Seniors face problems with degree approvals
Director of Enrollment Services and University Registrar Mary Ellen Farrell and her staff have a list of over 100 seniors they are currently contacting because of problems with their degree candidacy evaluation.
Some of the students had minor problems, like forgetting to file a curriculum adjustment form when they substituted a course or problems with transfer credits.
“We had a student just today who came in because she had some transfer credits, but she had never had her old school send us the transcript,” Farrell said.
Most of these problems are an easy fix, Farrell said, and most seniors, once notified of the problem, are able to get everything figured out quickly in order to graduate and walk at graduation on time.
Other situations pose bigger problems, as in the case of a student who will not have a high enough GPA or enough credits to graduate by the time they hope to.
In order to graduate and receive a degree from Seton Hall, a student must file an application for degree by Dec. 10 of the year preceeding when a student intends to graduate.
For instance, if a student plans to graduate in May 2010, they had to have filed their application for degree by Dec. 10, 2009.
The registrar then reviews the application, the student’s course audit and if the student has completed all the necessary requirements of graduation, he or she will be approved.
For some students, though, things are not simple.
Senior Xanthy Karamanos, an elementary special education and public relations double major, said she had trouble trying to declare a second major in public relations.
“I declared PR in the summer of 2008 before I studied abroad but it wasn’t changed on my blackboard account until Spring 2010,” Karamanos said. “I had filed the paperwork to declare my second major a couple times but my paperwork always somehow got lost.”
Karamanos said she kept copies of the paperwork and kept re-filing.
When this did not work, she went to Declare Your Major Day this year, and the paperwork finally went through and her public relations major showed up on her blackboard degree audit page.
Karamanos will not graduate in May, but not because of any issues with her paperwork. Instead she needs to complete her student teaching in the fall and will graduate after.
“Instead of focusing on freshman and working on freshman paperwork they should focus on the graduating seniors to get them out of here,” Karamanos said. “If Bayley Hall was more helpful, there would be a lot less graduation problems.”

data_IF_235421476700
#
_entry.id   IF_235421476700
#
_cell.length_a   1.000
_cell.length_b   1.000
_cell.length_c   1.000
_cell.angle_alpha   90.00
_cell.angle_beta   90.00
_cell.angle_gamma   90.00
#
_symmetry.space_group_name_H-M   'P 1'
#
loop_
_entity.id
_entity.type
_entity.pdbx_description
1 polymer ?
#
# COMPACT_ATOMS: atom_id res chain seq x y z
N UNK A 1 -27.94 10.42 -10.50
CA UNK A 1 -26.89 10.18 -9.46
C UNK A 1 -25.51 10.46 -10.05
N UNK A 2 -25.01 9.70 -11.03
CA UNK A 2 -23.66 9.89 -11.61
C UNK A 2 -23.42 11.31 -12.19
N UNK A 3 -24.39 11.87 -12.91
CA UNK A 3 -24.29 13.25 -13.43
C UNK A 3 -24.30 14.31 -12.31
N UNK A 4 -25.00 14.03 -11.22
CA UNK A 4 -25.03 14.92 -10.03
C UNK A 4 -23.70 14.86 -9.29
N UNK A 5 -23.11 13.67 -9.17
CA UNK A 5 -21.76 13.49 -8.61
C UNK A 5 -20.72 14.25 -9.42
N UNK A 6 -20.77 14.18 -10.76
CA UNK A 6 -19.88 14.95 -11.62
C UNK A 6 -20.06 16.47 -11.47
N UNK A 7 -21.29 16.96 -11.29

Farrell suggests frequently monitoring your degree audit on blackboard to make sure everything is in order.
“If it says ‘congratulations’ on the banner, you know you’re in good shape,” Farrell said.
Karen Passaro, associate dean for academic services for the Stillman School of Business, sometimes deals with problems senior business students have when they’re planning to graduate. Though she finds that most students have no problem, she believes that students encounter the most difficulties when they don’t pay attention to their course catalogs or visit their advisor frequently enough.
“There shouldn’t be any surprises,” Passaro said, “as long as you stay on top of things and follow-up on things like transfer credits and course changes, then everything should be expected.”
Passaro said the business school offers students color-coded handouts that specify the courses each student has to take, with rooms for electives, as well as the list of advisors and the Stillman standards.
Both Passaro and Farrell said they agree students tend to not read their school e-mail enough.
“I can see it when they come in here, they’re overwhelmed by the amount of e-mail they get,” Passaro said. “But when you receive an e-mail from the reg-istrar or a Dean or your advisor, you should read it.”
Farrell said this was one of the biggest problems she faced in communicating with students.
“We e-mail students so they can easily see what the problem is and quickly follow-up,” Farrell said.
Senior Danielle Felter did not have a paperwork error or discrepancy, however she will not graduate in May due to problems registering for classes.
“I just declared my major in Public Relations (and) Journalism last semester. I was not planning on graduating in May, however in order to ensure I would be done by December, I needed to make sure I got into certain classes this semester so I could plan for December,” Felter said.
She was unable to register for certain classes she needed, though, because she didn’t get into some of the classes she had planned to take.
“Out of the 12 choices I could choose from many of them were not offered this semester, which is ridiculous,” Felter said. “I feel bad for other students like me because you are completely powerless in this kind of situation, the teachers/administration have the final say.”
Despite the fact some students have problems, both Farrell and Passaro said most students breeze through the process easily.
Farrell said that students should always pay attention to the amount of credits they have, as well as their GPA, (some programs have higher GPA requirements than the university-required 2.0.)
Farrell also recommended that students be aware of any other degree requirements, such as the submission of a portfolio for English majors and tests for certain majors like nursing.
According to Farrell, the registrar will be implementing an online application for degree in the fall of 2010 so that the class of 2011 can apply for their degree online, which Farrell said should make the process easier.
Caitlin Carroll can be reached at firstname.lastname@example.org.